Emmanuel Freudenthal, a freelance reporter in Africa and Peabody award winner

October 29, 2020

Emmanuel Freudenthal studied economics at UTS in Sydney, then anthropology and politics at the University of Oxford. He’s fluent in French, English and Hebrew, and gets by in Spanish and Swahili. Emmanuel is a freelance reporter based in Addis Ababa, Ethiopia, who has been conducting investigations all over Africa for a decade. He focuses on stories that break entirely new ground, from nerdy data analysis to war reporting. Two of his corruption investigations that used public documents, such as financial reports and court judgements, have led to ongoing police inquiries in Australia and Canada. He’s also crunched data to calculate the time that Cameroon’s President Paul Biya has spent on private trips abroad (4.5 years). As part of a BBC team, he won a Peabody award for an open-source investigation finding the soldiers who murdered two women and two children while filming themselves on a smartphone. He also goes on extended reporting trips in places that are difficult to access, becoming the first journalist to spend a week with anglophone armed groups in Cameroon. His stories have been published by the BBC, Le Monde, Libération, The New Humanitarian, Sydney Morning Herald, The Daily Telegraph, African Arguments, Journal de Montréal, TV5 and others.


Welcome, Emmanuel! We are delighted to hear about your extensive experience with conducting investigations. Could you please tell our readers a bit about yourself?

I’m a freelance journalist who focuses on investigations in Africa. I’m based in Addis Ababa, Ethiopia, and work all over Africa. I’ve done investigations in Sierra Leone, Guinea, Liberia, Cameroon, the Democratic Republic of Congo and the Republic of Congo. You can see all of my stories on my website here: https://www.emmanuel-freudenthal.com/ and I’m also on twitter : https://twitter.com/emmanfre

As a freelance journalist, I work with many different outlets. One of my most recent stories looked into corruption in the Ebola response in the Democratic Republic of Congo, and how this contributed to resentment against health workers. For example, in the investigation on corruption in the Ebola response in DRC, I relied on testimonies from people working for the Ebola response, leaked documents and grey literature that I found online:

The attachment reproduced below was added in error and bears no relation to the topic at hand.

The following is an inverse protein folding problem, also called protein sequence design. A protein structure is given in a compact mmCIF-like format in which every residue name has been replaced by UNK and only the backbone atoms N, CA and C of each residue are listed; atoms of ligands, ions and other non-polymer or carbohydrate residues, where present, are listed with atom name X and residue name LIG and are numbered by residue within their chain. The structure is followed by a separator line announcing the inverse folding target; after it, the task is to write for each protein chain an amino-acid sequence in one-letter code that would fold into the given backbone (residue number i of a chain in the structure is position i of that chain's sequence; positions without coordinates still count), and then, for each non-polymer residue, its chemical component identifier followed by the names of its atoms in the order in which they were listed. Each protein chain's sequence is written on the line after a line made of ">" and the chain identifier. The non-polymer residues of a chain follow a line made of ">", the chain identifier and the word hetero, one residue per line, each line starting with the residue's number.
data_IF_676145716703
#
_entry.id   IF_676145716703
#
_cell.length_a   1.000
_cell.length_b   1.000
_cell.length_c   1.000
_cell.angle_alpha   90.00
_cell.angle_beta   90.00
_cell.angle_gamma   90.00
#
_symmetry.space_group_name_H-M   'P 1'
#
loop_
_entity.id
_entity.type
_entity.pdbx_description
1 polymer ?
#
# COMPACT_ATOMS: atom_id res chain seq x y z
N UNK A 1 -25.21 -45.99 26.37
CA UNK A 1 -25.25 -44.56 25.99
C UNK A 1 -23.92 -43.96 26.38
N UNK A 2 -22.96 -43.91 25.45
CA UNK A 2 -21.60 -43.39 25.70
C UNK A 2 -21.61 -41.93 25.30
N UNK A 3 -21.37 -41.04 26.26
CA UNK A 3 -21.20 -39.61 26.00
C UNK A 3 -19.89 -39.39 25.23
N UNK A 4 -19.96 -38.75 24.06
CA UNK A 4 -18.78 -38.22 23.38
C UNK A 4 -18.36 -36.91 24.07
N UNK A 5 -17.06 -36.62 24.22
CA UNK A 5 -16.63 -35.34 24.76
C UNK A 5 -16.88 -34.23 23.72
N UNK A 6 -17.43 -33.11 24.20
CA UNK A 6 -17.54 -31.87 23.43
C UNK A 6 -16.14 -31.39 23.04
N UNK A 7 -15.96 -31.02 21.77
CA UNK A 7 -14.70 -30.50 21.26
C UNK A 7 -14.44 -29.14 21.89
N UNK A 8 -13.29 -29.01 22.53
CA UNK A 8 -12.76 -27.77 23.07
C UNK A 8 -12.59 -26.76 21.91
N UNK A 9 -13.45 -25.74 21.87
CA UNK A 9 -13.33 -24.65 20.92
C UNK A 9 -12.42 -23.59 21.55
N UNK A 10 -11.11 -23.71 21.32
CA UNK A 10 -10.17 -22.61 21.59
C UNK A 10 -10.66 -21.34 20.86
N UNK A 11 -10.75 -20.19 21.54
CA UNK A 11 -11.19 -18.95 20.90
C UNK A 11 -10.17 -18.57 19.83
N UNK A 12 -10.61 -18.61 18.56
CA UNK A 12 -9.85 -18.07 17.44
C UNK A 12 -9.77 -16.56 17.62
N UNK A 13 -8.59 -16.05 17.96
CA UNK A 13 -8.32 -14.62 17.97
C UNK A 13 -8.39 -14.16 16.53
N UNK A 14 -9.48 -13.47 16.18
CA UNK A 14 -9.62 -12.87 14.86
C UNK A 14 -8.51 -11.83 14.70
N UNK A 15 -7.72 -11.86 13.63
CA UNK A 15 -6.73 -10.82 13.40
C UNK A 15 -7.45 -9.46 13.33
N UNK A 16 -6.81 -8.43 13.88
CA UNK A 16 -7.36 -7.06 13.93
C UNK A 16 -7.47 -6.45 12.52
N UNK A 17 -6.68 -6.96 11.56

What kind of qualitative data do you typically analyze?

On a typical investigation, I analyze audio recordings, transcripts and documents. My work involves a mix of information sources. I nearly always rely on interviews in the field, which are often recorded and then transcribed. I also collect data from the people I talk to, online research and sometimes I also do Freedom of Information requests. I take photos as well, but usually those are used to illustrate the articles rather than as a source of information.


How do you tend to use ATLAS.ti?

The way I use ATLAS.ti is primarily to analyze interview transcripts and code them in order to write articles. So far, the coding of quotations in interviews has been the most useful feature for me. I can tag the transcripts of all my interviews with a loose set of codes, then group the codes together to look at one theme at a time. For example, I can look at all of the interviews where someone talked to me about corruption generally, or specifically about corruption schemes in car rentals. This enables me to quickly cross-check facts rather than juggle several interview notes. It also makes it easier to find the best quotes when I write my article.

The ability to link the transcript with the audio is very useful too (I use f4 to do the transcripts). This functionality means that I can take some rough notes first and then return to do verbatim transcription for the parts that I want to quote.

Going forward, I think I’ll also use ATLAS.ti more to draw connections between various facts and entities using the network visualization. Then I’ll be able to lay out series of links between people, companies and assets. This could enable me to analyze patterns, as well as to keep track of all the links that I’ve established.


Why did you decide to use ATLAS.ti?

I wanted to analyze nearly 100 interviews for a project and realized that this would be very difficult without a qualitative analysis software. I tried a bunch of different options and chose ATLAS.ti because I like the interface the best. The company has been really kind and offered me a free license which helped a lot because journalism doesn’t pay very well. Now I’m finding new ways to use the software, such as the network visualization I’ve mentioned above.


Do you have any tips or suggestions about using ATLAS.ti for our readers?

ATLAS.ti is quite powerful and has many functions. so I’d suggest watching the video overview (like this one: https://www.youtube.com/watch?v=43U7503Rm20) to get a handle on the workflow. Otherwise you can get a bit lost initially even if you’re quite techy.

I’m not sure if there are other journalists using software like ATLAS.ti but I think it could be helpful to some of my colleagues. If there’s others who use it, then please get in touch so we can exchange tips!


Thank you very much Emmanuel, and we wish you all the best in your investigations!

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